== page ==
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The Importance of Knowing Your Sub-Type

There is important information about every individual person’s cancer that doctors need to know to recommend the most effective treatment.

The type refers to the specific kind of breast tissue that has become cancerous and started to grow uncontrolled. The most common kinds of cancer occur in duct or lobule tissues in the breast. These are known as “ductal carcinoma” or “lobular carcinoma,” respectively.1

The stage refers to how big the tumor has grown and where the tumor cells have spread in the body, if at all.2

The sub-type refers to specific molecular characteristics of each particular tumor. The sub-type is especially important because different sub-types of tumors are best treated with different drugs.1

Tumor characteristics

There are two key parameters that help characterize tumors3:

HR: Hormone receptors

  • Tumors can be HR+ or HR-.
  • Tumors that are HR+ contain molecules that cause the tumor to grow in the presence of the hormones progesterone or estrogen.
  • Tumors are considered HR+ when they contain receptors for either of the hormones progesterone or estrogen.
  • Tumors that are HR+ can respond to drugs that block the hormones the tumor needs to grow.

HER2: Human epidermal growth factor receptor-2

  • Tumors can be HER2+ or HER2-.
  • Tumors that are HER2+ contain molecules that cause cancer cells to multiply especially fast.
  • HER2+ tumors tend to be more aggressive.

Tumor sub-types and therapies

There are four possible combinations of these two variables. These are called sub-types. Each sub-type responds better to some therapies than to others.3

HR+/HER2-

  • The most common form of advanced breast cancer, accounting for 70% of cases.
  • The first line of treatment is usually hormone therapy to stop the tumor growth.
  • Common hormone therapies include tamoxifen or an aromatase inhibitor.4
  • Hormone treatments generally work by reducing production of estrogen in the body or blocking estrogen from attaching to the tumor and encouraging its growth.5
  • HR+ tumors have a lower chance of recurrence, but the tumor can sometimes develop ways to evade therapy.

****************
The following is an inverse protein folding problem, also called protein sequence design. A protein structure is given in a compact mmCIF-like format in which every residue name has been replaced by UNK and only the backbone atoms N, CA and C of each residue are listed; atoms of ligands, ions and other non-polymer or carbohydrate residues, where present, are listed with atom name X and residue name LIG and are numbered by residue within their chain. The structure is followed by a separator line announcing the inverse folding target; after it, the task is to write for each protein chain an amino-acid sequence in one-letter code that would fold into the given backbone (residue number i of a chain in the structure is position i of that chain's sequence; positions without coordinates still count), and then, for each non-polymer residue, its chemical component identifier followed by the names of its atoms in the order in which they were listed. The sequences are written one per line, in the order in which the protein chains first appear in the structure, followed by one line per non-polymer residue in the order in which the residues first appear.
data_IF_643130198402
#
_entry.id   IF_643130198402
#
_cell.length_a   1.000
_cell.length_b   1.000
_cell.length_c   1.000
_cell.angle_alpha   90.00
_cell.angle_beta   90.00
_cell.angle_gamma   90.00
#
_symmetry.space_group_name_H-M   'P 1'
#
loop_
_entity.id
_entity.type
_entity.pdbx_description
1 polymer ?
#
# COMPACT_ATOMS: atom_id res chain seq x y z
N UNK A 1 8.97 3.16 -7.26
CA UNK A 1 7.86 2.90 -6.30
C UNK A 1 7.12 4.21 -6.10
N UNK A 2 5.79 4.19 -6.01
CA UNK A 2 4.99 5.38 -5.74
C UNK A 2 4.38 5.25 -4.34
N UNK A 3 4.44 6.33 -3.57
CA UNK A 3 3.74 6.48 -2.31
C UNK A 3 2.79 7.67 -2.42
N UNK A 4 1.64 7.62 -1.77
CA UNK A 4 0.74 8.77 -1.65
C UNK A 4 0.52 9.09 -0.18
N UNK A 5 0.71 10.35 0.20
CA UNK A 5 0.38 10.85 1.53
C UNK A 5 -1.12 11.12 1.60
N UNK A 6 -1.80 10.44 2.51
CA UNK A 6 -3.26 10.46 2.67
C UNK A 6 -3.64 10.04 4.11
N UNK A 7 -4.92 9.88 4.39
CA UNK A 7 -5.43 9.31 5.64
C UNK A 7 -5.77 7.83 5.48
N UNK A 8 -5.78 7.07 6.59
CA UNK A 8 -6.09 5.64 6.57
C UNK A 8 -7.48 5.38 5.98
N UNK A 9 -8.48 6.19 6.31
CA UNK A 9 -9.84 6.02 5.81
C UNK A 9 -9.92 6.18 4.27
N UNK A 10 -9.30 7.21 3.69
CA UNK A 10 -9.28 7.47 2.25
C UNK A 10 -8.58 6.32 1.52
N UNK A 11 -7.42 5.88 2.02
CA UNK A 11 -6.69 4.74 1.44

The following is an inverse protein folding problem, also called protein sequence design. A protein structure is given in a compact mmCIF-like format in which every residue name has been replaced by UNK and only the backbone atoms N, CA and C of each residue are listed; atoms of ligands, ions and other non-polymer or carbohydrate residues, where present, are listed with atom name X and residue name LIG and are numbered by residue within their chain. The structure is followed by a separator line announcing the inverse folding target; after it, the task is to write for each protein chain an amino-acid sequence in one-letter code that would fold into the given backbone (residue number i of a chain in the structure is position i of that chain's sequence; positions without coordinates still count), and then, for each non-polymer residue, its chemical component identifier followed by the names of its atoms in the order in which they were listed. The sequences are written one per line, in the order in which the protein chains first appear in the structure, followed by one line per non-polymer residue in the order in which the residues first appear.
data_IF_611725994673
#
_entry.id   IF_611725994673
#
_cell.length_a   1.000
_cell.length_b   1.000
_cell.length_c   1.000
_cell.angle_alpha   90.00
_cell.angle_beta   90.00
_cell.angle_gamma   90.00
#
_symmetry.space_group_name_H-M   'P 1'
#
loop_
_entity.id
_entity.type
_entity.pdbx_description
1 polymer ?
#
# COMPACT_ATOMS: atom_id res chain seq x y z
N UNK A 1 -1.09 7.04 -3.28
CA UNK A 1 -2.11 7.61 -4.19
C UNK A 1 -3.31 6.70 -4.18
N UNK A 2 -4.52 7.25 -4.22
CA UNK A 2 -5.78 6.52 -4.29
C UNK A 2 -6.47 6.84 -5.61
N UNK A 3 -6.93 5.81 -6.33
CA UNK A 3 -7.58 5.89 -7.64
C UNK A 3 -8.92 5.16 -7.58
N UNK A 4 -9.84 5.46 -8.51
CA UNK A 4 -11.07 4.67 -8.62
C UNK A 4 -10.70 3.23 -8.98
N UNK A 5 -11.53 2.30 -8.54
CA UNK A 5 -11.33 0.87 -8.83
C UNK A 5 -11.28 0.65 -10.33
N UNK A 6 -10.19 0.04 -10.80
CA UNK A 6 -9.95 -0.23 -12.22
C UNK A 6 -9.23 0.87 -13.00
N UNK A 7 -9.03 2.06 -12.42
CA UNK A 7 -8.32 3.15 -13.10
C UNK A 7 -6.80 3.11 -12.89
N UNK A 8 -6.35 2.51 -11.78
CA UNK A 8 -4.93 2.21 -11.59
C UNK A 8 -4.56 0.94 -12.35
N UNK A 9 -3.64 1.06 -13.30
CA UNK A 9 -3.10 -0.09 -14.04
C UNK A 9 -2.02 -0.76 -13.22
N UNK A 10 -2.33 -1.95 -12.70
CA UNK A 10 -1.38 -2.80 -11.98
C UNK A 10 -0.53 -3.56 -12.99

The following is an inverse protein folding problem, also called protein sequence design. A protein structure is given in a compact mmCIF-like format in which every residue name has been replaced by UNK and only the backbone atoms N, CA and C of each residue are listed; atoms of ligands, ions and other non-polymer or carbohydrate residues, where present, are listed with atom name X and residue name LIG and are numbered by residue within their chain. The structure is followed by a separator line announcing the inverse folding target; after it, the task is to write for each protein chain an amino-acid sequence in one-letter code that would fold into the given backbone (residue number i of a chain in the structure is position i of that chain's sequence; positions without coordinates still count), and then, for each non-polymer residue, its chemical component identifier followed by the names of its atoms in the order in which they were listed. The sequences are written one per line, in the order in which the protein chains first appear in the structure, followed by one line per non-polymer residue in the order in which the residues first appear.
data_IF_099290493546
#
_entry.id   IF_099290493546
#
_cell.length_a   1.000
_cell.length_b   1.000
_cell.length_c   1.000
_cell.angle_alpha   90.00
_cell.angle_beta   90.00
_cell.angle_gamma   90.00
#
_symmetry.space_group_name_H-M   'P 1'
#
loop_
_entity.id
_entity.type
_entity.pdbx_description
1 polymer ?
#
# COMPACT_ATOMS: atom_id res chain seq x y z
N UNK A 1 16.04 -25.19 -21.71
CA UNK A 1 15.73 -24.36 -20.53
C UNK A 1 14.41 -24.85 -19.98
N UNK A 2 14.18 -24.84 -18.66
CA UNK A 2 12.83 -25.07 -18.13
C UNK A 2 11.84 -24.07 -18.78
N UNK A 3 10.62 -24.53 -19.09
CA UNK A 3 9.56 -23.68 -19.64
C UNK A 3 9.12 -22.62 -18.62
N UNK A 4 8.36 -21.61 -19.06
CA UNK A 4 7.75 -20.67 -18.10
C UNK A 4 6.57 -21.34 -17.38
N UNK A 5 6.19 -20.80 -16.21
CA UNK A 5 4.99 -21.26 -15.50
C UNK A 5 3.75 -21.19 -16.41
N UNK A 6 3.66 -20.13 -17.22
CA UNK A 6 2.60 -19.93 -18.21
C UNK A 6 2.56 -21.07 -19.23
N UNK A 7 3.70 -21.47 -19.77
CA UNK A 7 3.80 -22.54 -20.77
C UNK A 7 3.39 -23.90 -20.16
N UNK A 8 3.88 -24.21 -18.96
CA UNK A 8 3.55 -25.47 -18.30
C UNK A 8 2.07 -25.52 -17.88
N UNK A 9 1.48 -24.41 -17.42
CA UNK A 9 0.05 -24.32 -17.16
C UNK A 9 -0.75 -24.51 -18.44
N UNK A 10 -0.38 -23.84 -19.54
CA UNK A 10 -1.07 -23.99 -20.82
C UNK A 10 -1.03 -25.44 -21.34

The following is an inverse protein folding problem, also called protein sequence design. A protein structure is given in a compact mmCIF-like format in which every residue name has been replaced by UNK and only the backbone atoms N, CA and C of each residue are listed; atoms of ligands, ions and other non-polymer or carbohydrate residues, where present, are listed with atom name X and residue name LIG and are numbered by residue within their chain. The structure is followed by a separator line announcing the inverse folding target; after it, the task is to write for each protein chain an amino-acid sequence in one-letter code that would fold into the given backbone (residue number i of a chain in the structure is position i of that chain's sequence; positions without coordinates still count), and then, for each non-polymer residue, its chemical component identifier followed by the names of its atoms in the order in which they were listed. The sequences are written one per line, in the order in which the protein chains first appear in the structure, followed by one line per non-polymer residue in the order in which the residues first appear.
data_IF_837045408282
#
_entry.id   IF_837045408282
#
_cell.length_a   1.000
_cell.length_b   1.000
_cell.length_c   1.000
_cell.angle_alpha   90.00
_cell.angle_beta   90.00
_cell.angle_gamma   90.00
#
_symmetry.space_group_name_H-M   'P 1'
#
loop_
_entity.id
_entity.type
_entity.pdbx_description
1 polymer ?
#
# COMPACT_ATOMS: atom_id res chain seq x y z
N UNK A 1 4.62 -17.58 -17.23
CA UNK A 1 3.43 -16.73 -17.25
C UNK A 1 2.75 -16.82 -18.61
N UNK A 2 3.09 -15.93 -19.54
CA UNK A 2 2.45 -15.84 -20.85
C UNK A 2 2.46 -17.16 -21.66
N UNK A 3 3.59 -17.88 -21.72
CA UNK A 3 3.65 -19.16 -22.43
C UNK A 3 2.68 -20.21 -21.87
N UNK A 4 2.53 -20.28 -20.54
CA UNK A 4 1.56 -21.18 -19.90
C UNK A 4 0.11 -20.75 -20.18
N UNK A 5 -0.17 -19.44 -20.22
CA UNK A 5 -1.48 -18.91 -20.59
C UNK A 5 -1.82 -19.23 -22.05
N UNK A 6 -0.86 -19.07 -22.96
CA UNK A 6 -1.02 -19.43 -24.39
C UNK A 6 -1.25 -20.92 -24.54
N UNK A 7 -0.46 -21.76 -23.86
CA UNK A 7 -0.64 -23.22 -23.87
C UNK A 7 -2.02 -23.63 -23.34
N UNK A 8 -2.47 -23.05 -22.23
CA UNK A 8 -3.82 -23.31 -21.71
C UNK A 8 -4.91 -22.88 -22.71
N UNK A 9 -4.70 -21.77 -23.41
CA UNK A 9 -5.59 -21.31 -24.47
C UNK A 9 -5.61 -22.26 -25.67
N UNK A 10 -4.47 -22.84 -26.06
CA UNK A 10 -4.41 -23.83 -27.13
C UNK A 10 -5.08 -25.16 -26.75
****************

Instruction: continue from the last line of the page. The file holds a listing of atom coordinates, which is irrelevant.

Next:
HR+/HER2+

  • This tumor sub-type accounts for 1 out of 5 advanced breast cancer cases.3
  • These tumors can respond to hormone therapy, but HER2+ tumors are more aggressive than HER2- tumors.
  • A number of medicines are designed specifically to fight HER2+ cancers, mainly by disrupting the cells’ ability to receive growth signals. These include Herceptin, Kadcyla, Nerlynx, Perjeta, Tykerb.6

HR-/HER2+

  • This tumor subtype does not respond to hormone therapy, since it does not contain a hormone receptor.
  • Research shows, however, that HR- tumors often respond better to chemotherapy than HR+ ones.7
  • This type of cancer is often treated with multiple approaches, including chemotherapy and targeted HER2+ therapies.

HR-/HER2-

  • This type of cancer is also known as triple-negative,” since the tumor does not have receptors for estrogen, progesterone, or human epidermal growth factor 2.
  • 10-20% of breast cancers are triple-negative.8
  • This kind of cancer is usually treated with a combination of surgery, radiation therapy, and chemotherapy.4
  • 70% of people with triple-negative breast cancer also have the mutation BRCA1, which researchers link with breast cancer. It is also more common among African American women.8

Therapies that can be effective against triple-negative cancer include8:

  • Neoadjuvant chemotherapy, which is chemotherapy before surgery
  • Poly ADP-ribose polymerase (PARP) inhibitors, which make cancer cells more likely to die
  • Immunotherapy medicines like Tecentriq, which enable the immune system to fight the cancer more effectively
  1. Breast Cancer: Introduction. Cancer.Net. October 2018. Available at https://www.cancer.net/cancer-types/breast-cancer/introduction. Accessed January 17, 2019.
  2. Breast Cancer: Stages. Cancer.net. October 2018. Available at https://www.cancer.net/cancer-types/breast-cancer/stages. Accessed January 17, 2019.
  3. Know Your Type. Novartis Pharmaceutical Corporation. April 2018. Available at: http://advancedbreastcancercommunity.org/pdf/asset-library/Know_Your_Type.pdf. Accessed January 17, 2019.
  4. Treatment of Stage IV (Metastatic) Breast Cancer. American Cancer Society. Updated February 1, 2018. Available at: https://www.cancer.org/cancer/breast-cancer/treatment/treatment-of-breast-cancer-by-stage/treatment-of-stage-iv-advanced-breast-cancer.html. Accessed January 17, 2019.
  5. Treatments for Hormone-Receptor-Positive Breast Cancer. Breastcancer.org. Updated September 15, 2018. Available at: https://www.breastcancer.org/symptoms/diagnosis/hormone_status/treatment_hrpos. Accessed January 17, 2019.
  6. HER2 Status. Breastcancer.org. Updated October 16, 2018. Available at: https://www.breastcancer.org/symptoms/diagnosis/her2. Accessed January 17, 2019.
  7. Treatments for Hormone-Receptor-Negative Breast Cancer. Breastcancer.org. Updated January 26, 2017. Available at: https://www.breastcancer.org/symptoms/diagnosis/hormone_status/treatment_hrneg. Accessed January 17, 2019.
  8. Triple-Negative Breast Cancer. Breastcancer.org. Updated on December 11, 2018. Available at: https://www.breastcancer.org/symptoms/diagnosis/trip_neg. Accessed January 17, 2019.

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